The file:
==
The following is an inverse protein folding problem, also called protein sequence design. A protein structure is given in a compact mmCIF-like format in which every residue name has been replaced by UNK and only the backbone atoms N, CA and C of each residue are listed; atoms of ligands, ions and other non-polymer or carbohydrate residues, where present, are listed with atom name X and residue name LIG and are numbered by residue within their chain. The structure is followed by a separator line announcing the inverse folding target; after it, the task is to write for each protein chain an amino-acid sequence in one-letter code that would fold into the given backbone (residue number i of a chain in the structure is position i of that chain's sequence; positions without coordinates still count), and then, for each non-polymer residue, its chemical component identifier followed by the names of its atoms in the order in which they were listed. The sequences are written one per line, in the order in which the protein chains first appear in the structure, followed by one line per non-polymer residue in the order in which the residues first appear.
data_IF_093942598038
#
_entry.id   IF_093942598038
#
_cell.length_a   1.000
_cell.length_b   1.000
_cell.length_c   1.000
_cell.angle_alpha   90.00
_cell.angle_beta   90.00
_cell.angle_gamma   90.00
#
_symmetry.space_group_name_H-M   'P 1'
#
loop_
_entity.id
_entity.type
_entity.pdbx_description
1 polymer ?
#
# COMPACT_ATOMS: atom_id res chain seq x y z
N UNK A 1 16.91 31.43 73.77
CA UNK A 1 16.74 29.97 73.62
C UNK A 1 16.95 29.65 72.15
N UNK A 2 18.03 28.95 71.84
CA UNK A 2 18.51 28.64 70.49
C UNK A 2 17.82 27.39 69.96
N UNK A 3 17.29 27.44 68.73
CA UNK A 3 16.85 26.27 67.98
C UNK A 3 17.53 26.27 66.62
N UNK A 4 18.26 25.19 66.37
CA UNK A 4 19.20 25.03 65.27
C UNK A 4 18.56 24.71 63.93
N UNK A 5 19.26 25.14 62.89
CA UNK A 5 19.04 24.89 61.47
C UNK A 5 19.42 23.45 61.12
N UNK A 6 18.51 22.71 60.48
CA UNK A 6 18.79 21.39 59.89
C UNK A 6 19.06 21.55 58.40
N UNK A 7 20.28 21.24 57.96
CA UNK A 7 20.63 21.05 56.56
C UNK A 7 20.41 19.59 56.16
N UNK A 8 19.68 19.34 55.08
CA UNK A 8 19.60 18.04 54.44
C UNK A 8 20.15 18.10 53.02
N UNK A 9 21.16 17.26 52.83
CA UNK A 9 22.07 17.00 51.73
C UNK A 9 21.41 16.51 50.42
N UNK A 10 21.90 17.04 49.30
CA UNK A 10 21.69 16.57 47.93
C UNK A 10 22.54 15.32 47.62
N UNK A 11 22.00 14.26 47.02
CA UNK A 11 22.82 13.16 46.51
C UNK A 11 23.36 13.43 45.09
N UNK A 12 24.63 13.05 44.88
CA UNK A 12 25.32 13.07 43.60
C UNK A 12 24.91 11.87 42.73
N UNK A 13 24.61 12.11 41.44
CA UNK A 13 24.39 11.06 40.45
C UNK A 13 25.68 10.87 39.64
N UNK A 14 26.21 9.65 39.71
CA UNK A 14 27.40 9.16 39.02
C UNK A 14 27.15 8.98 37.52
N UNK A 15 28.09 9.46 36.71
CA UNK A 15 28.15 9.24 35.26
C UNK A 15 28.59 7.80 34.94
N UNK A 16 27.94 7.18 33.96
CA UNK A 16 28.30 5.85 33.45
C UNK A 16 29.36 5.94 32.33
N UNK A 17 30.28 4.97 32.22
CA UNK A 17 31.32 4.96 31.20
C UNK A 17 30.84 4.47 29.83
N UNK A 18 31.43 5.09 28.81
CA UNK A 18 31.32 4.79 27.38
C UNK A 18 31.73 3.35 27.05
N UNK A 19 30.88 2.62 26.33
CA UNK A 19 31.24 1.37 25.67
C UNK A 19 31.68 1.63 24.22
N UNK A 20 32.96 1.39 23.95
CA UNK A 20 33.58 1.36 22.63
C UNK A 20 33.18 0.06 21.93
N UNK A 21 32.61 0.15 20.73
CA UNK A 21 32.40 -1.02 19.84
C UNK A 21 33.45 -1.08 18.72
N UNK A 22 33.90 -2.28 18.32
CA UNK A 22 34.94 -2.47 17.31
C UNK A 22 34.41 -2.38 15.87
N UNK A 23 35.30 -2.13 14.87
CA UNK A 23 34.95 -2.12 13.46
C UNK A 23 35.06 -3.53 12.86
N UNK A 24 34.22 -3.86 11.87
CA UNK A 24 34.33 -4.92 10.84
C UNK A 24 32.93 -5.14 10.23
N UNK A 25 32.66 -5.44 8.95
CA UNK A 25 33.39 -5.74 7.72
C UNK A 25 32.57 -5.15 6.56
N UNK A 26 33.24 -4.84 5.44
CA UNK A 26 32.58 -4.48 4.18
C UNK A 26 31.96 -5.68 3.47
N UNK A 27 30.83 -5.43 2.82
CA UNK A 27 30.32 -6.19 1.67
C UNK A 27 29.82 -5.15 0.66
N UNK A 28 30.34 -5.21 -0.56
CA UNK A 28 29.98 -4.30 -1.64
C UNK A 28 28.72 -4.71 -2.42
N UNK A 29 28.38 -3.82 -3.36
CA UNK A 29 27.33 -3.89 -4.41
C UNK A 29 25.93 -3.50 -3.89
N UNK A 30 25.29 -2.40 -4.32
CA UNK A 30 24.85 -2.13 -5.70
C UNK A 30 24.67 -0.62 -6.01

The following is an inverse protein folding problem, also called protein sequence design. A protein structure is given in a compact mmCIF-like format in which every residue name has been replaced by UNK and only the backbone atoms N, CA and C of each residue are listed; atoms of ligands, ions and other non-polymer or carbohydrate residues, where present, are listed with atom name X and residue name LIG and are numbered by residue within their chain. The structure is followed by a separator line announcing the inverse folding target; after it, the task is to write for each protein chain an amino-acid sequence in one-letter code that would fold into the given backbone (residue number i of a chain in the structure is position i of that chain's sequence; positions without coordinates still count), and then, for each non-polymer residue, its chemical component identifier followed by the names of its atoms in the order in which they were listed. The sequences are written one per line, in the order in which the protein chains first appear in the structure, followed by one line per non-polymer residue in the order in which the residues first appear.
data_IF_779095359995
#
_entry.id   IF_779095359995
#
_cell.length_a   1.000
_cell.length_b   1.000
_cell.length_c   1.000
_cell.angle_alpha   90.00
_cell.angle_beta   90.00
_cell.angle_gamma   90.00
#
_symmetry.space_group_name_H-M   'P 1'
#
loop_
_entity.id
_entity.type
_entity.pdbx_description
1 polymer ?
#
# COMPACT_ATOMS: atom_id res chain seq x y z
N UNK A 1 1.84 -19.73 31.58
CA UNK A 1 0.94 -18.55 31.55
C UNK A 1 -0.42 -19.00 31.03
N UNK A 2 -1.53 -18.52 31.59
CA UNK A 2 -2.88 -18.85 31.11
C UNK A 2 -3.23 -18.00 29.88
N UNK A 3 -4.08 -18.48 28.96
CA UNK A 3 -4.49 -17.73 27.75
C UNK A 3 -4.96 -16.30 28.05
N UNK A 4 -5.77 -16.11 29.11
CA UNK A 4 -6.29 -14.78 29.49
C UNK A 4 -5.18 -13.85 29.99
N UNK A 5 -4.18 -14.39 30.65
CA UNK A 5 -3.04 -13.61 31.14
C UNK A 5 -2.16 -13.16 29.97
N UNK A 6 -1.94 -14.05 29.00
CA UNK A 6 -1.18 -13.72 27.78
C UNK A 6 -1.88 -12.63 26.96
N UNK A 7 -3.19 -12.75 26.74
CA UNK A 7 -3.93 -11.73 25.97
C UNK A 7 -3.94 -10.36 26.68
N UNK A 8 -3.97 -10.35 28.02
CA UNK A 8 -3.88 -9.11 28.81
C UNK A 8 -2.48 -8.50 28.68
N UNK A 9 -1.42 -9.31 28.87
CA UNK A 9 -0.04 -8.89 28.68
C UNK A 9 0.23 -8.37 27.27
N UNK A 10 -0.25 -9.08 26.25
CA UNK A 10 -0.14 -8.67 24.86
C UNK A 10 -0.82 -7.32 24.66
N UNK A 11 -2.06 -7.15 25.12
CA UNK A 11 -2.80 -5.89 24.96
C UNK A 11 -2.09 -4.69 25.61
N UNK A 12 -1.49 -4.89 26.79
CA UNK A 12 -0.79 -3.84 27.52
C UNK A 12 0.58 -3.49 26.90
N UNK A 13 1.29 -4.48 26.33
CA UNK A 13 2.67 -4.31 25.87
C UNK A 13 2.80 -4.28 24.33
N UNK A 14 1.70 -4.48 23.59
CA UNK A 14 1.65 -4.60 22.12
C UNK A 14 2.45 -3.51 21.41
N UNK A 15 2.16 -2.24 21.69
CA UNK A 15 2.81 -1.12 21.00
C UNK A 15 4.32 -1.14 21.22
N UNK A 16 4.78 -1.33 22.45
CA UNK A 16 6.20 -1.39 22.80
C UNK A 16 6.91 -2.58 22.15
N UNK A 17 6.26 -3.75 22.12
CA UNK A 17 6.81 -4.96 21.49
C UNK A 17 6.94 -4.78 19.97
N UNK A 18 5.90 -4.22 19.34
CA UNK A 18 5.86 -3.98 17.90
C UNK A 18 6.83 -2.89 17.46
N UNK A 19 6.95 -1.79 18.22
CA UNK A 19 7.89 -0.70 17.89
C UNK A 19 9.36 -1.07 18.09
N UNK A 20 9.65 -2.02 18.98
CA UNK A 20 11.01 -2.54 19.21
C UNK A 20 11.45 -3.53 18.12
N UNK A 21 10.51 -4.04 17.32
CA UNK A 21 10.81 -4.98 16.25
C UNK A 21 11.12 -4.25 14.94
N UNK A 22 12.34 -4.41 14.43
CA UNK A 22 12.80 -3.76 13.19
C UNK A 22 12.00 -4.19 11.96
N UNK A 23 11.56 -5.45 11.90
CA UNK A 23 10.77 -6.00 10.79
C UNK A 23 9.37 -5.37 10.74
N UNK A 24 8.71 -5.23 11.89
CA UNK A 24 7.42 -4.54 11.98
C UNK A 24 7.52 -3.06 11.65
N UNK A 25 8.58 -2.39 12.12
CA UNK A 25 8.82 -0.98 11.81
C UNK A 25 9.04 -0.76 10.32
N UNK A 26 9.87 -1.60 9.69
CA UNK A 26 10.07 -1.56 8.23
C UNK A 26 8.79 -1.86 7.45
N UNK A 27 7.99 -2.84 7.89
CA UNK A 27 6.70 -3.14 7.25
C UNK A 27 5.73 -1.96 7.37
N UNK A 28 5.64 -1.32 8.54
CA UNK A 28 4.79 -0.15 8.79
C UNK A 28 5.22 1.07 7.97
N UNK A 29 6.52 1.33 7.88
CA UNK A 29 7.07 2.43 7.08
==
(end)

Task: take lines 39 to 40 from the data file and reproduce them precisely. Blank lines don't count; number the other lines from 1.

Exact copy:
C UNK A 6 19.06 21.55 58.40
N UNK A 7 20.28 21.24 57.96